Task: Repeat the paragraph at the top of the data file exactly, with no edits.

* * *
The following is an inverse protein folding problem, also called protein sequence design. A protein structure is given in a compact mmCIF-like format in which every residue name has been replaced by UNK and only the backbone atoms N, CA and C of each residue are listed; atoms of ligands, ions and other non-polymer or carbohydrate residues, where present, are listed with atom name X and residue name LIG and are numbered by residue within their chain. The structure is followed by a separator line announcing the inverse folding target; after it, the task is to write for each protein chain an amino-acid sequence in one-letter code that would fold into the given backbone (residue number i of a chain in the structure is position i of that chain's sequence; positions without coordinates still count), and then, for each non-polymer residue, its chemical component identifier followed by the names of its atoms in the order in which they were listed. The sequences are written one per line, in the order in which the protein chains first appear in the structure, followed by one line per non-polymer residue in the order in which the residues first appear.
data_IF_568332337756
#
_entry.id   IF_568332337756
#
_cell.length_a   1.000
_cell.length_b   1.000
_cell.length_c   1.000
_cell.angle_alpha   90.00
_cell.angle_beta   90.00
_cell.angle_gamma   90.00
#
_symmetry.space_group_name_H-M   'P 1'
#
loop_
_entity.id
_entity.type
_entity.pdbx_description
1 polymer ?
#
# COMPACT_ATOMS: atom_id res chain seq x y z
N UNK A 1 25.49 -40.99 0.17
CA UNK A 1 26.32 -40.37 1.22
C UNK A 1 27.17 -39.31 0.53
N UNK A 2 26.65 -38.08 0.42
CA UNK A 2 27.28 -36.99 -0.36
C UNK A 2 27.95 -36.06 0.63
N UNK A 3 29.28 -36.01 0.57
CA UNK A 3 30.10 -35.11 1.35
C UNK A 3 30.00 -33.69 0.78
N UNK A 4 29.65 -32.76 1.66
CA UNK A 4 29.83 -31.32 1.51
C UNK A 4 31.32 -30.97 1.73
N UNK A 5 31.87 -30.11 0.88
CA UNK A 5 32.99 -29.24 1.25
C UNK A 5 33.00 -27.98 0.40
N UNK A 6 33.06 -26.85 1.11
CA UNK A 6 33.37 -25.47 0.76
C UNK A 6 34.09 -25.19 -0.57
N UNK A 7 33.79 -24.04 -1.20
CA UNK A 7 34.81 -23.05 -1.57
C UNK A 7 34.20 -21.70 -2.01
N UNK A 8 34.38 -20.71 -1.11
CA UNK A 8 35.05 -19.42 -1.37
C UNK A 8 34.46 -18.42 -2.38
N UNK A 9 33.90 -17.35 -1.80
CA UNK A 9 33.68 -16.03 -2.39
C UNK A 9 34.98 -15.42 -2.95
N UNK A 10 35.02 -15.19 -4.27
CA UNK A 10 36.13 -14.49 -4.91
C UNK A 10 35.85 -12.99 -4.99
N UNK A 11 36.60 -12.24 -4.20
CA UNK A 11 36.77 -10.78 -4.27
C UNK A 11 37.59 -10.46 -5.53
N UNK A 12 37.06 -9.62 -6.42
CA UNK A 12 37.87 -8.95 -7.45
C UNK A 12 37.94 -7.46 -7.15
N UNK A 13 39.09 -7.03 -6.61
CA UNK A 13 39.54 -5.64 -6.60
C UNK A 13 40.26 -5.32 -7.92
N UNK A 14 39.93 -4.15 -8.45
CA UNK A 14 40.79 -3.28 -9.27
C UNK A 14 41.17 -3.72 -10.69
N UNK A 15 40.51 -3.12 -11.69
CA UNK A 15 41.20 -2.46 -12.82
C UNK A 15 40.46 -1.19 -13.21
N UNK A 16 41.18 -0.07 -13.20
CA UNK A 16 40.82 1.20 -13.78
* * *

The following is an inverse protein folding problem, also called protein sequence design. A protein structure is given in a compact mmCIF-like format in which every residue name has been replaced by UNK and only the backbone atoms N, CA and C of each residue are listed; atoms of ligands, ions and other non-polymer or carbohydrate residues, where present, are listed with atom name X and residue name LIG and are numbered by residue within their chain. The structure is followed by a separator line announcing the inverse folding target; after it, the task is to write for each protein chain an amino-acid sequence in one-letter code that would fold into the given backbone (residue number i of a chain in the structure is position i of that chain's sequence; positions without coordinates still count), and then, for each non-polymer residue, its chemical component identifier followed by the names of its atoms in the order in which they were listed. The sequences are written one per line, in the order in which the protein chains first appear in the structure, followed by one line per non-polymer residue in the order in which the residues first appear.